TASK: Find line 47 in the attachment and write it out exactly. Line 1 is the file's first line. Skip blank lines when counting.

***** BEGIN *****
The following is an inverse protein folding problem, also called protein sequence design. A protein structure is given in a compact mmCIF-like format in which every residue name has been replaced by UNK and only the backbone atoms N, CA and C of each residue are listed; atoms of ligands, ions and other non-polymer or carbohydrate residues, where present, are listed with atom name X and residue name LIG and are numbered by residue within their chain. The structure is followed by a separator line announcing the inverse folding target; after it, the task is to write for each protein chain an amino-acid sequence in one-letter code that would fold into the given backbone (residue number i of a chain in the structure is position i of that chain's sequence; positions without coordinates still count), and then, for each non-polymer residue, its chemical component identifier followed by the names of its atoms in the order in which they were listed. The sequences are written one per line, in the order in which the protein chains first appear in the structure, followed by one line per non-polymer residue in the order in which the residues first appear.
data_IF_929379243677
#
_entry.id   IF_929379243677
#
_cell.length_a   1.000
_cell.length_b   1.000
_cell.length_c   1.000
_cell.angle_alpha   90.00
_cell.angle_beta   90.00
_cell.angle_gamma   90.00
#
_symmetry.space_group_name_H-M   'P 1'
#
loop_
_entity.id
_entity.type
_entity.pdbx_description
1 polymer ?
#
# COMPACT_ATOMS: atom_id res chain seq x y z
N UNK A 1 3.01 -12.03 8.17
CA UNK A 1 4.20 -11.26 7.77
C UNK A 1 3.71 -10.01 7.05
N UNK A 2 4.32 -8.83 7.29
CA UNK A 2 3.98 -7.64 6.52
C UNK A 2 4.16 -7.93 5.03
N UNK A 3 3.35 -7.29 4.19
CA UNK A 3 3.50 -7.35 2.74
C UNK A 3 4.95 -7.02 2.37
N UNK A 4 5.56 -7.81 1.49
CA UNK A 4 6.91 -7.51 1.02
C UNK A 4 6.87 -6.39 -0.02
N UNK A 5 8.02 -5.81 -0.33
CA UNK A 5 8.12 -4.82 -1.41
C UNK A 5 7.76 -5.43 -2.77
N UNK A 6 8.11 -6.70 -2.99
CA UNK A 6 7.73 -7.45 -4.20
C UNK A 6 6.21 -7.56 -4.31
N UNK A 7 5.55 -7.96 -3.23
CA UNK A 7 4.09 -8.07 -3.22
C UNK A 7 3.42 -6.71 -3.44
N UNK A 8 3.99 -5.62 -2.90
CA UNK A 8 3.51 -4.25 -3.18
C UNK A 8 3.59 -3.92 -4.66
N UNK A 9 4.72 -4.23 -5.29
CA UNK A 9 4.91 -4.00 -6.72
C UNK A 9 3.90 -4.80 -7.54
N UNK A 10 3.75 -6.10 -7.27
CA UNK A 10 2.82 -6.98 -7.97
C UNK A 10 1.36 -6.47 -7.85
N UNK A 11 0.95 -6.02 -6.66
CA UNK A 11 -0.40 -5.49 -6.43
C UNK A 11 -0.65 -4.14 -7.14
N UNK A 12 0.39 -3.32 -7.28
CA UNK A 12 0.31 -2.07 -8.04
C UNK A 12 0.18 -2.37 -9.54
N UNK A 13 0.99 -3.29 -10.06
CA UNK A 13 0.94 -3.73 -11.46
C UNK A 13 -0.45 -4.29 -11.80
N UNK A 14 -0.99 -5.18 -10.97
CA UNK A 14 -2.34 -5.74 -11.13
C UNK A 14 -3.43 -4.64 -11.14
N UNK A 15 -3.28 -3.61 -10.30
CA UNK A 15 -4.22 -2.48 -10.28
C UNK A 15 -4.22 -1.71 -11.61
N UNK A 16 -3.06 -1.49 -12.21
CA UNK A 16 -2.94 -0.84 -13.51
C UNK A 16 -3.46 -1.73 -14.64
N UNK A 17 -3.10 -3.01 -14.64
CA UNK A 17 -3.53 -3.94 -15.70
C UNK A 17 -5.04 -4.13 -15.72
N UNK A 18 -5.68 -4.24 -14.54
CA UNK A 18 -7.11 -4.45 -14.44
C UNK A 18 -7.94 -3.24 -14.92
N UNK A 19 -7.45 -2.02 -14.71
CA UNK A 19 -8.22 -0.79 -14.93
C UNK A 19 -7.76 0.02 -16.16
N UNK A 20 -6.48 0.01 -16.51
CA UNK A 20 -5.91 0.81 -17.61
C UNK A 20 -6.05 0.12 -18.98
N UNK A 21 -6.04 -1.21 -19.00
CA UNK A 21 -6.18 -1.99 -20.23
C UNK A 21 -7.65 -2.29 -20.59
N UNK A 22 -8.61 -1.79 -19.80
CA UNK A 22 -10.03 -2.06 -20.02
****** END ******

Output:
CA UNK A 9 4.91 -4.00 -6.72